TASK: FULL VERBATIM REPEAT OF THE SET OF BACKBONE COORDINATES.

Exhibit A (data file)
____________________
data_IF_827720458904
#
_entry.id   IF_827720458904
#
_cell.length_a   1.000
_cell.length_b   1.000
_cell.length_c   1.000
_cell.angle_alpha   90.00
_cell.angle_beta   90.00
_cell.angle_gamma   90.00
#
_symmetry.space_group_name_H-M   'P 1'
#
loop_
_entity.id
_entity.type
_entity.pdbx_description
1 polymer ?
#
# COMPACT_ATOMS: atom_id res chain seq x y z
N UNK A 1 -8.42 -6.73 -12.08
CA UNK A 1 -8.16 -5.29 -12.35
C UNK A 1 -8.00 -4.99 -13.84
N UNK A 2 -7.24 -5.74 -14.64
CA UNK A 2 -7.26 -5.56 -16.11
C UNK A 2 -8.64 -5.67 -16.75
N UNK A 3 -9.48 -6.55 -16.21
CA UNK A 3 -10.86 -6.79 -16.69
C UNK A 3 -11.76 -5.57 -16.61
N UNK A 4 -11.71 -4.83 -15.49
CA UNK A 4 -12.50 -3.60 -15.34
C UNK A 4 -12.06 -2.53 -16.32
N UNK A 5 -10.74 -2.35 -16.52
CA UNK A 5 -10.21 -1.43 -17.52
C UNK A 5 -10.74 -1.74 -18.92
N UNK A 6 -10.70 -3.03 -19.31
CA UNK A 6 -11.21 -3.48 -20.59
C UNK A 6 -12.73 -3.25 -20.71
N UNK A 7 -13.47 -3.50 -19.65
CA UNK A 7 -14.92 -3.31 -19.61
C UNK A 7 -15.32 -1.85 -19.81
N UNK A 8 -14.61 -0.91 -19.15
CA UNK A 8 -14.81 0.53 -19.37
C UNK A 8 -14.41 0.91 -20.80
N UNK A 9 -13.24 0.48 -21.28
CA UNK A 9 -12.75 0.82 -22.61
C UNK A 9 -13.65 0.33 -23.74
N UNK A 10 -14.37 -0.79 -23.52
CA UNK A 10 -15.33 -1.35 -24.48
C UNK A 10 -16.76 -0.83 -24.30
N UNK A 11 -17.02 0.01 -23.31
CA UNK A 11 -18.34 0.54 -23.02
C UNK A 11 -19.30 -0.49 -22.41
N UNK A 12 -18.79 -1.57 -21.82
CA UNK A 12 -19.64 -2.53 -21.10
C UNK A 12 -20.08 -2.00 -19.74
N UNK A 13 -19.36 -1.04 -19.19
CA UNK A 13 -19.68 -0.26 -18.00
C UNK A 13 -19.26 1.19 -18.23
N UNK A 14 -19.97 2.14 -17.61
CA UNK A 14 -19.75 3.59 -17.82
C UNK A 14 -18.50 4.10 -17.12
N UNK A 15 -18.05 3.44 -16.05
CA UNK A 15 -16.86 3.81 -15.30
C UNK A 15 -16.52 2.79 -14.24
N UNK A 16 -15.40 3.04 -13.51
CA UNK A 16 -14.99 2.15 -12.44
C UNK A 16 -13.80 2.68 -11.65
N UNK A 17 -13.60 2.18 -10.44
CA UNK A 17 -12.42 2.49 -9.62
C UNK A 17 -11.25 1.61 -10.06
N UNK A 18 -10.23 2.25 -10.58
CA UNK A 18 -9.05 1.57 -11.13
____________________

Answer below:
data_IF_827720458904
#
_entry.id   IF_827720458904
#
_cell.length_a   1.000
_cell.length_b   1.000
_cell.length_c   1.000
_cell.angle_alpha   90.00
_cell.angle_beta   90.00
_cell.angle_gamma   90.00
#
_symmetry.space_group_name_H-M   'P 1'
#
loop_
_entity.id
_entity.type
_entity.pdbx_description
1 polymer ?
#
# COMPACT_ATOMS: atom_id res chain seq x y z
N UNK A 1 -8.42 -6.73 -12.08
CA UNK A 1 -8.16 -5.29 -12.35
C UNK A 1 -8.00 -4.99 -13.84
N UNK A 2 -7.24 -5.74 -14.64
CA UNK A 2 -7.26 -5.56 -16.11
C UNK A 2 -8.64 -5.67 -16.75
N UNK A 3 -9.48 -6.55 -16.21
CA UNK A 3 -10.86 -6.79 -16.69
C UNK A 3 -11.76 -5.57 -16.61
N UNK A 4 -11.71 -4.83 -15.49
CA UNK A 4 -12.50 -3.60 -15.34
C UNK A 4 -12.06 -2.53 -16.32
N UNK A 5 -10.74 -2.35 -16.52
CA UNK A 5 -10.21 -1.43 -17.52
C UNK A 5 -10.74 -1.74 -18.92
N UNK A 6 -10.70 -3.03 -19.31
CA UNK A 6 -11.21 -3.48 -20.59
C UNK A 6 -12.73 -3.25 -20.71
N UNK A 7 -13.47 -3.50 -19.65
CA UNK A 7 -14.92 -3.31 -19.61
C UNK A 7 -15.32 -1.85 -19.81
N UNK A 8 -14.61 -0.91 -19.15
CA UNK A 8 -14.81 0.53 -19.37
C UNK A 8 -14.41 0.91 -20.80
N UNK A 9 -13.24 0.48 -21.28
CA UNK A 9 -12.75 0.82 -22.61
C UNK A 9 -13.65 0.33 -23.74
N UNK A 10 -14.37 -0.79 -23.52
CA UNK A 10 -15.33 -1.35 -24.48
C UNK A 10 -16.76 -0.83 -24.30
N UNK A 11 -17.02 0.01 -23.31
CA UNK A 11 -18.34 0.54 -23.02
C UNK A 11 -19.30 -0.49 -22.41
N UNK A 12 -18.79 -1.57 -21.82
CA UNK A 12 -19.64 -2.53 -21.10
C UNK A 12 -20.08 -2.00 -19.74
N UNK A 13 -19.36 -1.04 -19.19
CA UNK A 13 -19.68 -0.26 -18.00
C UNK A 13 -19.26 1.19 -18.23
N UNK A 14 -19.97 2.14 -17.61
CA UNK A 14 -19.75 3.59 -17.82
C UNK A 14 -18.50 4.10 -17.12
N UNK A 15 -18.05 3.44 -16.05
CA UNK A 15 -16.86 3.81 -15.30
C UNK A 15 -16.52 2.79 -14.24
N UNK A 16 -15.40 3.04 -13.51
CA UNK A 16 -14.99 2.15 -12.44
C UNK A 16 -13.80 2.68 -11.65
N UNK A 17 -13.60 2.18 -10.44
CA UNK A 17 -12.42 2.49 -9.62
C UNK A 17 -11.25 1.61 -10.06
N UNK A 18 -10.23 2.25 -10.58
CA UNK A 18 -9.05 1.57 -11.13